Is the landscape hungry?
A sustainable landscape with a healthy soil food-web should be able to feed itself. Nevertheless, if at some point plants are showing nutrient deficiencies, it may be tempting to go to the hardware store and buy fertilizer for a quick fix.
However, if applied when unnecessary or in the wrong amounts, fertilizers will be unsustainable and detrimental, as they can lead to excessive new growth, increasing the need for maintenance and water. They can also lead to run-off and pollution.
The preferred sustainable treatment for nutrient deficient plants would be compost, and there are two ways that compost can be added to the landscape without disturbing the soil: top-dressing and compost tea.
Top dressing is simply applying compost in a 1/8 to 1/2 inch thick layer to the top of the soil in the deficient areas. Irrigating the area can then help to work the compost back into the soil.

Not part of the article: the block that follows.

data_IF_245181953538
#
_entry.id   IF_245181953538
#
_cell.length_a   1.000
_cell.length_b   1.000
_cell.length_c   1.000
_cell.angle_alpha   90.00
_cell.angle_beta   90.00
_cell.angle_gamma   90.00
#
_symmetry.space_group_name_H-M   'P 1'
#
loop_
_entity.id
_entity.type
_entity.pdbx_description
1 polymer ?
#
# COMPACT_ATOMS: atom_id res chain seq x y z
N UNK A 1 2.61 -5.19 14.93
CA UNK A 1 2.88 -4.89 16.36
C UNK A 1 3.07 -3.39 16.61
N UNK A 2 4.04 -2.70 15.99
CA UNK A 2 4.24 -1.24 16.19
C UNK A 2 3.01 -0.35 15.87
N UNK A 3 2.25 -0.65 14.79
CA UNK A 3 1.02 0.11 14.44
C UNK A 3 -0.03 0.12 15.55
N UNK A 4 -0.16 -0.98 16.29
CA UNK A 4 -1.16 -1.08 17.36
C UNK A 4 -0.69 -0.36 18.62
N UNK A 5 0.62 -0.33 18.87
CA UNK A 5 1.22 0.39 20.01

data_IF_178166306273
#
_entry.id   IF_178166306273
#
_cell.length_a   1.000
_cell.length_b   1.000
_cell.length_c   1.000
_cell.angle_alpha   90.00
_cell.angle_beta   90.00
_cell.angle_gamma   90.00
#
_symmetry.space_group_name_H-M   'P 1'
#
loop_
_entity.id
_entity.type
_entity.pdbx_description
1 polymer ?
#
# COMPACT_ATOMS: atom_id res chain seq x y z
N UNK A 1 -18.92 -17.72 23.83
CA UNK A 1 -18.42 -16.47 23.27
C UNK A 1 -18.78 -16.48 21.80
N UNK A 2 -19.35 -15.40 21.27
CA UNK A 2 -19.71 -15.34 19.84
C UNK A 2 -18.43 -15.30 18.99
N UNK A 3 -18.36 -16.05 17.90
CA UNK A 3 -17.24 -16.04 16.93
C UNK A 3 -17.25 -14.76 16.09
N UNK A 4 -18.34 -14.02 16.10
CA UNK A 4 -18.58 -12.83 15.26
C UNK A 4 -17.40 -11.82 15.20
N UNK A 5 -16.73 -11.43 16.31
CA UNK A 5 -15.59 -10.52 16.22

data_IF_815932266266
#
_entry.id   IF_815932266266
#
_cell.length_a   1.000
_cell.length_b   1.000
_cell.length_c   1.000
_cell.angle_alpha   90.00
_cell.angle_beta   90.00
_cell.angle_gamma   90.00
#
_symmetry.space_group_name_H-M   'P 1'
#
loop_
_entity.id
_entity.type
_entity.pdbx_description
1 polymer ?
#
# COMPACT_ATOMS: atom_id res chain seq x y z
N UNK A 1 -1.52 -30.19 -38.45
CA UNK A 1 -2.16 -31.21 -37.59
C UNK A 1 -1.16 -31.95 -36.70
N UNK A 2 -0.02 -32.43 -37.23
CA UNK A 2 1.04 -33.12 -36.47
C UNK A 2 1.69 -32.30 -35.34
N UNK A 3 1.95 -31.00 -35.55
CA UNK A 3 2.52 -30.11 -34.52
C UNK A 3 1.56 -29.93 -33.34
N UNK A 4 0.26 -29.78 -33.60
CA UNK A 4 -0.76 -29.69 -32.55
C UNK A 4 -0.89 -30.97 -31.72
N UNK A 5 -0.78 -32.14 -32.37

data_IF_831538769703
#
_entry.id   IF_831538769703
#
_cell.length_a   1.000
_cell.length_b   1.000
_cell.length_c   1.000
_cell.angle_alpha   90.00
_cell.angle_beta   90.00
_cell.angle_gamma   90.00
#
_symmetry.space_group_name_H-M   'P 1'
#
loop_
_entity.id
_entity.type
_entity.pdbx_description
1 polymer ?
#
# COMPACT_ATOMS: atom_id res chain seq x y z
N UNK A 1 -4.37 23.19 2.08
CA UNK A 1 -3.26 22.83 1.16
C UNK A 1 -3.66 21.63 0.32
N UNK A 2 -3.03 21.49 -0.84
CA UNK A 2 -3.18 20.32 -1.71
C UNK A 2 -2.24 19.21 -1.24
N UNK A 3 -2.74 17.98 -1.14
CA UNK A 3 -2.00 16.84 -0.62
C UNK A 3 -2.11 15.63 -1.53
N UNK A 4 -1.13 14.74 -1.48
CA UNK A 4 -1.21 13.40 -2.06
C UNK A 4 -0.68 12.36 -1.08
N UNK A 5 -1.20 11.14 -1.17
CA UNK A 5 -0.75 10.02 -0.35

Compost tea is made by soaking high-quality organic compost in water in a permeable bag such as cheesecloth until the resulting liquid is dark, like black tea. This can then be applied to leaves or to the root zones of plants.
A preventative, regular, yearly application of 1/2 to 3 inches of compost into the landscape will help to keep the soil alive, nutrient-rich and stave off health and disease issues before they happen.
Fertilizers will always have three numbers on their label, these are called the N-P-K numbers and they indicate the percent by weight of nitrogen, phosphorus and potassium. Simplified, nitrogen is used by the plant to build, phosphorus helps promote flower and fruit production while potassium strengthens the plant.
If fertilizer is determined to be needed, then sparingly use only organic, slow-release fertilizers. Here is a list of such fertilizers and their typical N-P-K:
- Bone meal, 4-12-0: Used to increase phosphorus
- Blood meal, 13-1-0: Used to increase nitrogen
- Compost, 2-1-1: Good all-around fertilizer
- Fish emulsion, 2-4-5: Strong all-around fertilizer
- Manure, 0.7-0.3-0.4: Used for slow release nitrogen
- Worm castings, 3-1-1.5: Well balanced, support soil food-web